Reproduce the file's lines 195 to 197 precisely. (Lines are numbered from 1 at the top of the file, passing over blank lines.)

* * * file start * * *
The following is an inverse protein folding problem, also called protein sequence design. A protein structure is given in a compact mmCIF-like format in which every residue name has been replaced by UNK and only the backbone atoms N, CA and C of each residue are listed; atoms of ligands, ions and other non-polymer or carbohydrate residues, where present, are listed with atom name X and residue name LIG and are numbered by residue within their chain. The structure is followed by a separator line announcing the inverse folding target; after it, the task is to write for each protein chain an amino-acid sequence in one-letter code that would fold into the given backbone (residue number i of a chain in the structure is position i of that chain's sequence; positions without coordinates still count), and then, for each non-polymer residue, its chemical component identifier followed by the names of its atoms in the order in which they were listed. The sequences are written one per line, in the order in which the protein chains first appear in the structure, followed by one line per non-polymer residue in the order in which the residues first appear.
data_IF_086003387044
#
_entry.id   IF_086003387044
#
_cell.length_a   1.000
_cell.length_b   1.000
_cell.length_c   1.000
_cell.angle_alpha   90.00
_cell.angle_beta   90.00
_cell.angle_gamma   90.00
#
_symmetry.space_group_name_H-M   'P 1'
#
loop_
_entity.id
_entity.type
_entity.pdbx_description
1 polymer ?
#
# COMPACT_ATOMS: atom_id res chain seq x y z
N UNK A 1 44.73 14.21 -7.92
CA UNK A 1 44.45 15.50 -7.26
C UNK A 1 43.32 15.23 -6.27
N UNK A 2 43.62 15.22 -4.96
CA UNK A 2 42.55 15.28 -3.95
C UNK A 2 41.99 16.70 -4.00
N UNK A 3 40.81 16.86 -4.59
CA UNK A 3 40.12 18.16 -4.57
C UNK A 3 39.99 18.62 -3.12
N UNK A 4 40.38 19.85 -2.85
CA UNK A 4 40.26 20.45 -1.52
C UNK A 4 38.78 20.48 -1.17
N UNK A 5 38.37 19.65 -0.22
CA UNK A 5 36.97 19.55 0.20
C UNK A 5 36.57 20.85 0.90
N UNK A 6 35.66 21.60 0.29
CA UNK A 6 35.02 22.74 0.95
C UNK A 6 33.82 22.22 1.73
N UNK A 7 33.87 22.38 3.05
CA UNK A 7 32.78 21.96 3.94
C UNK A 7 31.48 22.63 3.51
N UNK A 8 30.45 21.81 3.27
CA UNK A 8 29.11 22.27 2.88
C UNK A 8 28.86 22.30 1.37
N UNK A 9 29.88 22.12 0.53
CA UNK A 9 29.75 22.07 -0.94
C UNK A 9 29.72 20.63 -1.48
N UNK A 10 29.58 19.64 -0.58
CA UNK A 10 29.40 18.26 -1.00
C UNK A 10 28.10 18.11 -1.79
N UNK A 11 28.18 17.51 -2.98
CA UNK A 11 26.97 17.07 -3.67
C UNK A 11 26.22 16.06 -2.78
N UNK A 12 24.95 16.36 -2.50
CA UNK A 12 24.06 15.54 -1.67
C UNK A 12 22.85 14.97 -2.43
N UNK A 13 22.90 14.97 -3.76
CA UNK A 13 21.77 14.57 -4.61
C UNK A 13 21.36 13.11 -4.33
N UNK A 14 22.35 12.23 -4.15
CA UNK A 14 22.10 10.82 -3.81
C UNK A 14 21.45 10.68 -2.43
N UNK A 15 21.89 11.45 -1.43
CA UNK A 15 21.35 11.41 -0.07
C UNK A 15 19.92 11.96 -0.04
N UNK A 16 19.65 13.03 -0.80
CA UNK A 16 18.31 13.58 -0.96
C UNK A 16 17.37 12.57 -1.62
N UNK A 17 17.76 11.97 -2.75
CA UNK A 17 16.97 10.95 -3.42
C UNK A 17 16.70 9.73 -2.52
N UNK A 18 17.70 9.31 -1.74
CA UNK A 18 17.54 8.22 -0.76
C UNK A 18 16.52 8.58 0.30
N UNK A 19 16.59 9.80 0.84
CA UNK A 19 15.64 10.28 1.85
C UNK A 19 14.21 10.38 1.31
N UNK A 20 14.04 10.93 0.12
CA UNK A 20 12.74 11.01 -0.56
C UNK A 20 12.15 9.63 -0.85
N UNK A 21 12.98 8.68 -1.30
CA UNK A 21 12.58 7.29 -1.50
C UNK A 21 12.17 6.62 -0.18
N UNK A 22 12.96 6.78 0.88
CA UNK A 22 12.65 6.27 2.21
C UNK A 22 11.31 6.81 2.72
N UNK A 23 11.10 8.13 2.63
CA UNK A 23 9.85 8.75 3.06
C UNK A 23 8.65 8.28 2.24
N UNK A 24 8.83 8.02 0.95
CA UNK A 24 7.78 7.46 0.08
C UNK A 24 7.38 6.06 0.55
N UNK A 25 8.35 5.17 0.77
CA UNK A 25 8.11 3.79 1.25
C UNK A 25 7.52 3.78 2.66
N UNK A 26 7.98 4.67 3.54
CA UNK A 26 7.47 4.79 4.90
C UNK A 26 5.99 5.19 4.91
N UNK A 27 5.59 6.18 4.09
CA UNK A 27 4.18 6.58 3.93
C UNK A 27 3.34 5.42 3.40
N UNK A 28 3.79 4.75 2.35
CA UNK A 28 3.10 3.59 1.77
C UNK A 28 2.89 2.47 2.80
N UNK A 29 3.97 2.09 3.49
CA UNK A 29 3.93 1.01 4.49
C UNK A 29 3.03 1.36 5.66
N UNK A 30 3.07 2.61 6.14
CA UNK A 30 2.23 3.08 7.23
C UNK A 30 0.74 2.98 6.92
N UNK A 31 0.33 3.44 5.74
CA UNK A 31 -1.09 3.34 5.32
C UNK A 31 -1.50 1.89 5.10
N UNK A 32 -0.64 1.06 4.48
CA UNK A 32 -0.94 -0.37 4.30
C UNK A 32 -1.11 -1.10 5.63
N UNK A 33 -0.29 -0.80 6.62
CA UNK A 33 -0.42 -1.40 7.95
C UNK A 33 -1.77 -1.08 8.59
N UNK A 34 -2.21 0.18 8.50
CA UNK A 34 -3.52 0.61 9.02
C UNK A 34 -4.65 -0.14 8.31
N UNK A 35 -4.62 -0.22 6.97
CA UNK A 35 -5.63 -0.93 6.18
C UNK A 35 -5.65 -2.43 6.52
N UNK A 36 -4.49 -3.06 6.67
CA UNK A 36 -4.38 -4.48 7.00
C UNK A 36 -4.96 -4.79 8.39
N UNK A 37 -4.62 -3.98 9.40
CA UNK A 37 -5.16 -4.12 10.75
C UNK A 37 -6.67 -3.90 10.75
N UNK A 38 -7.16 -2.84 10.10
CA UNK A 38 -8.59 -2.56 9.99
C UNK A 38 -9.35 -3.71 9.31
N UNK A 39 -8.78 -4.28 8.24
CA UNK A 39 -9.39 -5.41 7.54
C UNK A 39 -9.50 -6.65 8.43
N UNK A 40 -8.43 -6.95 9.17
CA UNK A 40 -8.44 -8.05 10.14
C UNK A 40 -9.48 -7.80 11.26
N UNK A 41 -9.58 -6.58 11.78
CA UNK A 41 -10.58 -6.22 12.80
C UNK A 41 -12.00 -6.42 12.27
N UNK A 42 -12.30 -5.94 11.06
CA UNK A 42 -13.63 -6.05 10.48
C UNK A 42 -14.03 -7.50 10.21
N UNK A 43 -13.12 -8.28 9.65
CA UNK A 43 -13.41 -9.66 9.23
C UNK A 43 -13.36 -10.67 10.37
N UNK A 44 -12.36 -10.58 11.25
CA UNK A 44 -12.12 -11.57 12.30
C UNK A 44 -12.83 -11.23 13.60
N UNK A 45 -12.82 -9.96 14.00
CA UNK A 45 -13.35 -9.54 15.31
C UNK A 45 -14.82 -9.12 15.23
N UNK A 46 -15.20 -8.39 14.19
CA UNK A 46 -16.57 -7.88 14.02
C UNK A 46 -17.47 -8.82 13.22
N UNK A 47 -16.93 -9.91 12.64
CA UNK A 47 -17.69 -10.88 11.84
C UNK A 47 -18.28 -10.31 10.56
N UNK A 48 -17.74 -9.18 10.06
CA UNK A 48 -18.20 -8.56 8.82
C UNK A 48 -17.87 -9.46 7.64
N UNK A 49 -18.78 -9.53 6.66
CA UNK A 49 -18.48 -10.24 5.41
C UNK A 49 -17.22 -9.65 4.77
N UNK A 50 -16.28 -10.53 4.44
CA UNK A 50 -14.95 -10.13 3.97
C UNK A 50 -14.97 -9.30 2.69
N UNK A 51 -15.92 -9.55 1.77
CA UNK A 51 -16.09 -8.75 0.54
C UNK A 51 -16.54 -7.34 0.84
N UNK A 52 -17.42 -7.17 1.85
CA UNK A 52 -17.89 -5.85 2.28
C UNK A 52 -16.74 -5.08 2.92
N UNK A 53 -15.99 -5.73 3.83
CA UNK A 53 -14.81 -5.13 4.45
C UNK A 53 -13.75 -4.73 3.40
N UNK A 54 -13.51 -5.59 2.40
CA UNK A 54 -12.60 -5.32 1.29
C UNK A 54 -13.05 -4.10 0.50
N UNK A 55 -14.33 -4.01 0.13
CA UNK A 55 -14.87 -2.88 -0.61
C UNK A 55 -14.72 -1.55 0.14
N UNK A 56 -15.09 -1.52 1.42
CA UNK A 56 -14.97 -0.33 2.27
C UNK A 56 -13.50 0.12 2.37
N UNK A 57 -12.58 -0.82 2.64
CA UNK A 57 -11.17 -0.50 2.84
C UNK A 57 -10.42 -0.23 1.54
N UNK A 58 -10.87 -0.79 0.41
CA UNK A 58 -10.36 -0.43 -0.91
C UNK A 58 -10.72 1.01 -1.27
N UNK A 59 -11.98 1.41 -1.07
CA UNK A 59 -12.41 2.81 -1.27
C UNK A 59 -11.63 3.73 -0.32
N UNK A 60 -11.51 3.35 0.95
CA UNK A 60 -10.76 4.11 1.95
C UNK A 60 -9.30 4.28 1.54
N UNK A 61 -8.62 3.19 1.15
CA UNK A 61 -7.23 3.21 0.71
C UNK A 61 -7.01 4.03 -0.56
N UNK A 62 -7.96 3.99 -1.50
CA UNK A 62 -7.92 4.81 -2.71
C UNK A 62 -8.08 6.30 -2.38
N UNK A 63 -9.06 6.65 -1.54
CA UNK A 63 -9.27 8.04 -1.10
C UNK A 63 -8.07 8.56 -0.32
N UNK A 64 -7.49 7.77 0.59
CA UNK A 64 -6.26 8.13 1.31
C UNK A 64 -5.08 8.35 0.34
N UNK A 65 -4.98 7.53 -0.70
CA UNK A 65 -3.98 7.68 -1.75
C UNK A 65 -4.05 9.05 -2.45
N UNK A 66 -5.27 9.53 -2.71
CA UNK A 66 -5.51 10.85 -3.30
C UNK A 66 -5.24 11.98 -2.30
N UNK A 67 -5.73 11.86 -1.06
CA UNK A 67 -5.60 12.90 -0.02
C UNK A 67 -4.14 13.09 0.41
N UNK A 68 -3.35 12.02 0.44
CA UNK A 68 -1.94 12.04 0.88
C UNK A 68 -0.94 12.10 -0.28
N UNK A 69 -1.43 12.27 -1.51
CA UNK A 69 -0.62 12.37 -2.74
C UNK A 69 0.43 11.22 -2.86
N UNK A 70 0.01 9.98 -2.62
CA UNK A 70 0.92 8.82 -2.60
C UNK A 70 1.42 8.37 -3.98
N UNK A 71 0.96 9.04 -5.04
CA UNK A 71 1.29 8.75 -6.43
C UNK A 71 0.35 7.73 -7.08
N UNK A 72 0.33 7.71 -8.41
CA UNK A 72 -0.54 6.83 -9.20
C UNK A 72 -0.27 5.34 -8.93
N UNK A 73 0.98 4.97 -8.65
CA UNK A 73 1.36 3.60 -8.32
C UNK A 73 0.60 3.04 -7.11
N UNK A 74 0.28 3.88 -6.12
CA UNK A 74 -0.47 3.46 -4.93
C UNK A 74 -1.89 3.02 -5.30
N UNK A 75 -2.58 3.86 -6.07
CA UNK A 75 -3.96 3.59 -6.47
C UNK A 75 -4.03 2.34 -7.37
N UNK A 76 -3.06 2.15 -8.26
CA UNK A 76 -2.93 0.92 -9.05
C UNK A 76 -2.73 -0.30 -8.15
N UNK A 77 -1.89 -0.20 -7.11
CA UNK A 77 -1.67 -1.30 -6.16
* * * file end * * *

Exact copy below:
C UNK A 58 -10.72 1.01 -1.27
N UNK A 59 -11.98 1.41 -1.07
CA UNK A 59 -12.41 2.81 -1.27